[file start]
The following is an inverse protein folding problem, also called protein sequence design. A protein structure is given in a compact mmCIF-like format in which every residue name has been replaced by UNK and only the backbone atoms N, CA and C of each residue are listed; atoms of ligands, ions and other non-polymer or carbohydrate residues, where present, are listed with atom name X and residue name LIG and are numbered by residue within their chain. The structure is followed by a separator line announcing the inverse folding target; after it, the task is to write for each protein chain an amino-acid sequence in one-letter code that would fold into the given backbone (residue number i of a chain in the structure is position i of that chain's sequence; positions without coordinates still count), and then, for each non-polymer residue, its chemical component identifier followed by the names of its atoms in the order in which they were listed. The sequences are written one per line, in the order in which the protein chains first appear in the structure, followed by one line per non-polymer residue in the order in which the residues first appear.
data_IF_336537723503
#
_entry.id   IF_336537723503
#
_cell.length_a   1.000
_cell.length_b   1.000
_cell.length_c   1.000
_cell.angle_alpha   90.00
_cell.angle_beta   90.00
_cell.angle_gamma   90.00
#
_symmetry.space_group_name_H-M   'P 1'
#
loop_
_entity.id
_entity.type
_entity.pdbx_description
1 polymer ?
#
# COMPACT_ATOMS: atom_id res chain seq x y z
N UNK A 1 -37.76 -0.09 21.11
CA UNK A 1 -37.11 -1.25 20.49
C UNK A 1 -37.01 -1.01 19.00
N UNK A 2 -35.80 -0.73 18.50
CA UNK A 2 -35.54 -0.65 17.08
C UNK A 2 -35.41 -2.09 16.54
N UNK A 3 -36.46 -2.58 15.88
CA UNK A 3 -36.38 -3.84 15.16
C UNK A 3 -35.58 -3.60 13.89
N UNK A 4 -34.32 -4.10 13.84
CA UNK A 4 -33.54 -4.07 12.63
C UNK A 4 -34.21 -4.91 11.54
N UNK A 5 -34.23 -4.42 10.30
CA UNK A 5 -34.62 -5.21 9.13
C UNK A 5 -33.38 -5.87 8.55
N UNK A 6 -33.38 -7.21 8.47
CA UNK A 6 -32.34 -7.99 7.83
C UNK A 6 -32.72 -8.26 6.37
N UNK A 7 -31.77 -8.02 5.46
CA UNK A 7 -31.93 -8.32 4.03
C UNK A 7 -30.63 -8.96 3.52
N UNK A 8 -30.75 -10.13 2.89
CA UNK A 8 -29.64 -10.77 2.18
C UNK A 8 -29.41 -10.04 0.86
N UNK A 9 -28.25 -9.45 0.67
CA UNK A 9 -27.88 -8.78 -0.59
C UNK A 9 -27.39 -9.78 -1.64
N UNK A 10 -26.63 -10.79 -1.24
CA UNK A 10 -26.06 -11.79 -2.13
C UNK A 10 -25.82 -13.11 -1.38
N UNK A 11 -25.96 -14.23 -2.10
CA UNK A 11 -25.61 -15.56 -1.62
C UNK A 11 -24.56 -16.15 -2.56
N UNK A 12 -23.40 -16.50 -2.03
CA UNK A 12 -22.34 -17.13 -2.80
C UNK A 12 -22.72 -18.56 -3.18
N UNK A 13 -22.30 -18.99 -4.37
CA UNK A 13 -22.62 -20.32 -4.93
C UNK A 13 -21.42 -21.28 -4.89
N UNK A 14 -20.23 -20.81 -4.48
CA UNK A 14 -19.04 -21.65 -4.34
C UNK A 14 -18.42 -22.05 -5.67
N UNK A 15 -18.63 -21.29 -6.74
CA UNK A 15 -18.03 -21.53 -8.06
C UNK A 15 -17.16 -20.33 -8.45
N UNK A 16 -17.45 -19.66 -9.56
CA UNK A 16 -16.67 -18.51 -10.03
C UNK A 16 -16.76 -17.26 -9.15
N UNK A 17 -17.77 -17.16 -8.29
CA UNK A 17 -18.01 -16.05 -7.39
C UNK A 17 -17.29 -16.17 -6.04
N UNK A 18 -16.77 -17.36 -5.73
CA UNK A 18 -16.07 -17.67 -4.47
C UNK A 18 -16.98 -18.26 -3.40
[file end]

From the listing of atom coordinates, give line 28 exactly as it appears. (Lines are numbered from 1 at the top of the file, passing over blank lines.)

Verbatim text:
N UNK A 3 -36.46 -2.58 15.88